Joe Biden’s latest infrastructure offer includes $65 billion to expand broadband.
In an effort to reach a bipartisan solution, Republican senators responded to President Joe Biden’s infrastructure proposal.
While Republican senators claim that this $928 billion plan implements Biden’s “fundamental infrastructure commitments,” there is still significant debate on dollar amounts and the concept of infrastructure.
Broadband expansion is one area where there is consensus. Despite Biden’s request for $100 billion, the current Republican plan lifts the GOP’s initial pledge to a one-time $65 billion increase in broadband spending.
Shelley Moore Capito, a West Virginia senator and senior GOP negotiator, told the Associated Press, “It’s a real effort to attempt to get a bipartisan deal.”
See the list below for more Associated Press reporting.
According to a one-page summary published by GOP negotiators, the Republican offer would increase spending by $91 billion on roads and bridges, $48 billion on water resources, and $25 billion on airports. It would also include a one-time $22 billion increase in rail spending.
Republicans have rejected Biden’s proposed corporation tax hike to fund new investments, preferring instead to use unspent COVID-19 relief funds to cover the expenditures.
The GOP plan, with around $250 billion in new spending, falls short of the president’s more ambitious promise in his American Jobs Plan. During previous negotiations. Biden lowered his first offering from $2.3 trillion to $1.7 trillion.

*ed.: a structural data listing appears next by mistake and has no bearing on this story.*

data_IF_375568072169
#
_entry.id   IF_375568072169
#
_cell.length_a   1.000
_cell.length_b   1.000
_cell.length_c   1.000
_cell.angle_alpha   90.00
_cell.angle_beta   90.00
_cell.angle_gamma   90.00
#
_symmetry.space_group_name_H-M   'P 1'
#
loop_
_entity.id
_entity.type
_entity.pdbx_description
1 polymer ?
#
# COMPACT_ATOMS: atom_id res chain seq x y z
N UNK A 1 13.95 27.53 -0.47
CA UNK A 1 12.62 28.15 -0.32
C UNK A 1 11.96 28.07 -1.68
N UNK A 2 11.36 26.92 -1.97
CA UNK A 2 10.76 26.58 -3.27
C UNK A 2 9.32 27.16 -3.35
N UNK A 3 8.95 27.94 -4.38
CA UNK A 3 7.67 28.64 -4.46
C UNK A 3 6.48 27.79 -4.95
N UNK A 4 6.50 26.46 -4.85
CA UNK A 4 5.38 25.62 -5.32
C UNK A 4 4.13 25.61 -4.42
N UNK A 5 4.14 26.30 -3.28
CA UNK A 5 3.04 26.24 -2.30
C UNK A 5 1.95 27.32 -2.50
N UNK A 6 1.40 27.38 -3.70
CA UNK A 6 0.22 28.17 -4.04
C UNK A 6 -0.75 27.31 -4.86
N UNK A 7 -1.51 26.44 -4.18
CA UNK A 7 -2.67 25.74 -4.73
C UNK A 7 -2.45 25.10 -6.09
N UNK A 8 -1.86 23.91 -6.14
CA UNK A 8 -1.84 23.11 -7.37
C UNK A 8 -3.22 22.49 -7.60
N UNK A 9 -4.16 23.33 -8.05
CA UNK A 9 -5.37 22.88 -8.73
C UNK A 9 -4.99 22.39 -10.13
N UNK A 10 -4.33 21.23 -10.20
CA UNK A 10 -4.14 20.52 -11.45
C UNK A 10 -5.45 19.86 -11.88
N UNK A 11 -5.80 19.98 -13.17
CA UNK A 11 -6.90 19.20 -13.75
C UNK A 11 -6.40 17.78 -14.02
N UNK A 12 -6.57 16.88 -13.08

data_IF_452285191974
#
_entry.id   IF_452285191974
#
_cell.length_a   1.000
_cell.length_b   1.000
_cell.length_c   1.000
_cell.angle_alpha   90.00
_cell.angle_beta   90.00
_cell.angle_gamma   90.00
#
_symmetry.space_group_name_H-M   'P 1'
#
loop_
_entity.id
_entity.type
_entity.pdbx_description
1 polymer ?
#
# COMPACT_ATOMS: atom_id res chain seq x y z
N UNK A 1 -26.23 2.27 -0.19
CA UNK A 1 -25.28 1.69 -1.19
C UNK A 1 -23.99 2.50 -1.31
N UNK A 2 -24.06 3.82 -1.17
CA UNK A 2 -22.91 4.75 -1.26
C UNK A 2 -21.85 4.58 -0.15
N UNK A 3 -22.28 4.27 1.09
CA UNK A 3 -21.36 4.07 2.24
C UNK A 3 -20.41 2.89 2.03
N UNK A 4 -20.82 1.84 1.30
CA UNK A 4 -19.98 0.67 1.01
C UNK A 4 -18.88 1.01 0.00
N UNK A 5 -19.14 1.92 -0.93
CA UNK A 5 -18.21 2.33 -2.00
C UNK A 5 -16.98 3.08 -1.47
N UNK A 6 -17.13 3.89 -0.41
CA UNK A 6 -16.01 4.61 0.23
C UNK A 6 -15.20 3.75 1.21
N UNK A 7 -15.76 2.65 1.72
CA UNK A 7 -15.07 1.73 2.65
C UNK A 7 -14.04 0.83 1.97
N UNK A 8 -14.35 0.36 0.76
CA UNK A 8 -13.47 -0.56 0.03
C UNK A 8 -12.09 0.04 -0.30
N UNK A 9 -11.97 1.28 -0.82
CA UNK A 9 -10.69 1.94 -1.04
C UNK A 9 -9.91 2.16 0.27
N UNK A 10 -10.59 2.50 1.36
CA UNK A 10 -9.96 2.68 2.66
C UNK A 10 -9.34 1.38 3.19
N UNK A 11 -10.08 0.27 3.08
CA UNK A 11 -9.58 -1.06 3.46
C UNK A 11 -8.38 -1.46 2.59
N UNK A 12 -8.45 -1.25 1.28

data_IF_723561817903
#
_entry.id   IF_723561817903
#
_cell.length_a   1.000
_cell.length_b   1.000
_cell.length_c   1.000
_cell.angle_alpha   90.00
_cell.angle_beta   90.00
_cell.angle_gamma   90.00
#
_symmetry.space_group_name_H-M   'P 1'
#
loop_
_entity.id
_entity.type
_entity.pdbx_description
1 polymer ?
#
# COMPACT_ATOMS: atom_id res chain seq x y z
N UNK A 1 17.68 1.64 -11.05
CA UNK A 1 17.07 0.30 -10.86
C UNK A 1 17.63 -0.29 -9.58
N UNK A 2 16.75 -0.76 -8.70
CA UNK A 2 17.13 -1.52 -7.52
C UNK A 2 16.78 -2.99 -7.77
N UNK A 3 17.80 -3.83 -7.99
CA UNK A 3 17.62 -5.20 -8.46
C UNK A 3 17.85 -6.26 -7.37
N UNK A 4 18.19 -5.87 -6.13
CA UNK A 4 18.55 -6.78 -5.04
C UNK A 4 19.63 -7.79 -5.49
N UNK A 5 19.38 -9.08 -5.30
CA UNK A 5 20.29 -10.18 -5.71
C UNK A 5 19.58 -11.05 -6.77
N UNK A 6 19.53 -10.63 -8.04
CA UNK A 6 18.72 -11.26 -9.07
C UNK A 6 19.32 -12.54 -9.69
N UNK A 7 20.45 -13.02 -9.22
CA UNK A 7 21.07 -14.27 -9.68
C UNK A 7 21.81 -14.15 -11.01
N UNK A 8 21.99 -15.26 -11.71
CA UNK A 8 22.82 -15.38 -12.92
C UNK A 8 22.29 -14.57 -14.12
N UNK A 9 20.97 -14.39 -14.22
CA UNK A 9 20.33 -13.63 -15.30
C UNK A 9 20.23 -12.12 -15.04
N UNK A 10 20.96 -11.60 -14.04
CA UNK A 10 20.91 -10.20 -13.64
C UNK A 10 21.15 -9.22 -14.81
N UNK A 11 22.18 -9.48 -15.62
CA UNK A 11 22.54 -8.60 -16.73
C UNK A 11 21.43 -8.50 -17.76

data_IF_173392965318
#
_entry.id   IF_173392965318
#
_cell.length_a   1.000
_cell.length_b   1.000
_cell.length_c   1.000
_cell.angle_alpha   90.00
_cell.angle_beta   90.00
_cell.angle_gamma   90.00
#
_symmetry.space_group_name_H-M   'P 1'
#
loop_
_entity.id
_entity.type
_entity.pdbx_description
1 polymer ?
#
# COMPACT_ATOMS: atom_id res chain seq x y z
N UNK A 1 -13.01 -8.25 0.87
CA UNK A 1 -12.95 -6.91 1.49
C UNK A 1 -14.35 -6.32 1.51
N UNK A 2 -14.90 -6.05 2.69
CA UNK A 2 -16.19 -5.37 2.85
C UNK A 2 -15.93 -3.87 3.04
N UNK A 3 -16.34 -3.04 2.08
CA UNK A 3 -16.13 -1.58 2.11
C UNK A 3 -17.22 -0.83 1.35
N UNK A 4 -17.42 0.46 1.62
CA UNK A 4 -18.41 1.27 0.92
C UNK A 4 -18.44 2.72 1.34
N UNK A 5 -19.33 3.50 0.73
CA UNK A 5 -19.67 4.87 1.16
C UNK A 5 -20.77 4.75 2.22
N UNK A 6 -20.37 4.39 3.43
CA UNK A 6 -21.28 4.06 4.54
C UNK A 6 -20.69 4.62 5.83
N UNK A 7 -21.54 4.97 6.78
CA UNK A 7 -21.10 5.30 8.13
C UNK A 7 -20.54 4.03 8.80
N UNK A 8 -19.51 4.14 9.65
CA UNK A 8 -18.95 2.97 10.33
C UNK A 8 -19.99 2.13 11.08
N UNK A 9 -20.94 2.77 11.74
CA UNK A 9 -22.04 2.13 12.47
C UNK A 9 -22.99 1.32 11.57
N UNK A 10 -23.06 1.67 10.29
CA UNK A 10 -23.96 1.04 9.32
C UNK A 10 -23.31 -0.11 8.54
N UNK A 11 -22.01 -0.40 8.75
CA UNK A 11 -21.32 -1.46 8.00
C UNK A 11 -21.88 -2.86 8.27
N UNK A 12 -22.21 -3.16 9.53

According to a White House official, Biden plans to present the option before Congress and the people “head-on” in an economic talk later Thursday in Cleveland, framing the debate as whether Americans want to maintain giving companies tax incentives or invest in modernizing infrastructure. The individual spoke on the condition of anonymity because he was not authorized to publicly discuss Biden’s remarks before to the president’s speech.
Infrastructure investment is one of Biden’s major legislative priorities. Before a Memorial Day deadline, talks are at a fork in the path toward a bipartisan agreement. If no progress is achieved in the next days, the White House is evaluating whether the president can reach a deal with Republicans or if he would try to go it alone with Democrats.
The definition of infrastructure continues to be a source of contention: Republicans maintain their commitment to traditional investments in roads, bridges, ports, and water supply systems, while Democrats. This is a condensed version of the information.